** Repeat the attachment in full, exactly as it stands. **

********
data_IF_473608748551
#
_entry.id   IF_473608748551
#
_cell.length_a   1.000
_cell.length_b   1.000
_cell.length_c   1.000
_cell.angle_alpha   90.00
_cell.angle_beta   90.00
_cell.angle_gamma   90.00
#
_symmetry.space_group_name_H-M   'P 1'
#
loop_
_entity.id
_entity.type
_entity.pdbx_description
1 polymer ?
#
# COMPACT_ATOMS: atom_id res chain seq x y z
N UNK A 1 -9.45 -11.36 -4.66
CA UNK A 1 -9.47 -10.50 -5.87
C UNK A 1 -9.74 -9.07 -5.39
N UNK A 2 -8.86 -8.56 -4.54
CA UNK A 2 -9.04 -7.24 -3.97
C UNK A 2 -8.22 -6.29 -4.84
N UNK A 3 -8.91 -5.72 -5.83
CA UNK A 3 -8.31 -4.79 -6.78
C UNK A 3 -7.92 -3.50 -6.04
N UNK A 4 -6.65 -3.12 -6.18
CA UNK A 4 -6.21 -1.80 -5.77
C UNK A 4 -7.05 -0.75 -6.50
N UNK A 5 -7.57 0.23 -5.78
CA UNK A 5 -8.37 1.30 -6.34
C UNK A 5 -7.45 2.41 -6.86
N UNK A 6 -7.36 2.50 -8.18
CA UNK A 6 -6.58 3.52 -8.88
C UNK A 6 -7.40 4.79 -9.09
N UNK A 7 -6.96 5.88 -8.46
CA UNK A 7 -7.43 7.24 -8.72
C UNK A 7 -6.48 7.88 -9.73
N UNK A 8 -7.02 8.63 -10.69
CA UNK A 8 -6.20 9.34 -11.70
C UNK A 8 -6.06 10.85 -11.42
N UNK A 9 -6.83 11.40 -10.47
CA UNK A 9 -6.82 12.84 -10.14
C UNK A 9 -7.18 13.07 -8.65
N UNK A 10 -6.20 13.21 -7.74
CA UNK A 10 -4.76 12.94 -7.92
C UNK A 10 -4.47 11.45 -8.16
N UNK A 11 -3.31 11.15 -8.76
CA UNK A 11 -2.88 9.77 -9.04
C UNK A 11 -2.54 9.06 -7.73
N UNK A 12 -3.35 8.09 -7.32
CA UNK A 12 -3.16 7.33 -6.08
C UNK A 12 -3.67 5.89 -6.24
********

data_IF_473608748551
#
_entry.id   IF_473608748551
#
_cell.length_a   1.000
_cell.length_b   1.000
_cell.length_c   1.000
_cell.angle_alpha   90.00
_cell.angle_beta   90.00
_cell.angle_gamma   90.00
#
_symmetry.space_group_name_H-M   'P 1'
#
loop_
_entity.id
_entity.type
_entity.pdbx_description
1 polymer ?
#
# COMPACT_ATOMS: atom_id res chain seq x y z
N UNK A 1 -9.45 -11.36 -4.66
CA UNK A 1 -9.47 -10.50 -5.87
C UNK A 1 -9.74 -9.07 -5.39
N UNK A 2 -8.86 -8.56 -4.54
CA UNK A 2 -9.04 -7.24 -3.97
C UNK A 2 -8.22 -6.29 -4.84
N UNK A 3 -8.91 -5.72 -5.83
CA UNK A 3 -8.31 -4.79 -6.78
C UNK A 3 -7.92 -3.50 -6.04
N UNK A 4 -6.65 -3.12 -6.18
CA UNK A 4 -6.21 -1.80 -5.77
C UNK A 4 -7.05 -0.75 -6.50
N UNK A 5 -7.57 0.23 -5.78
CA UNK A 5 -8.37 1.30 -6.34
C UNK A 5 -7.45 2.41 -6.86
N UNK A 6 -7.36 2.50 -8.18
CA UNK A 6 -6.58 3.52 -8.88
C UNK A 6 -7.40 4.79 -9.09
N UNK A 7 -6.96 5.88 -8.46
CA UNK A 7 -7.43 7.24 -8.72
C UNK A 7 -6.48 7.88 -9.73
N UNK A 8 -7.02 8.63 -10.69
CA UNK A 8 -6.20 9.34 -11.70
C UNK A 8 -6.06 10.85 -11.42
N UNK A 9 -6.83 11.40 -10.47
CA UNK A 9 -6.82 12.84 -10.14
C UNK A 9 -7.18 13.07 -8.65
N UNK A 10 -6.20 13.21 -7.74
CA UNK A 10 -4.76 12.94 -7.92
C UNK A 10 -4.47 11.45 -8.16
N UNK A 11 -3.31 11.15 -8.76
CA UNK A 11 -2.88 9.77 -9.04
C UNK A 11 -2.54 9.06 -7.73
N UNK A 12 -3.35 8.09 -7.32
CA UNK A 12 -3.16 7.33 -6.08
C UNK A 12 -3.67 5.89 -6.24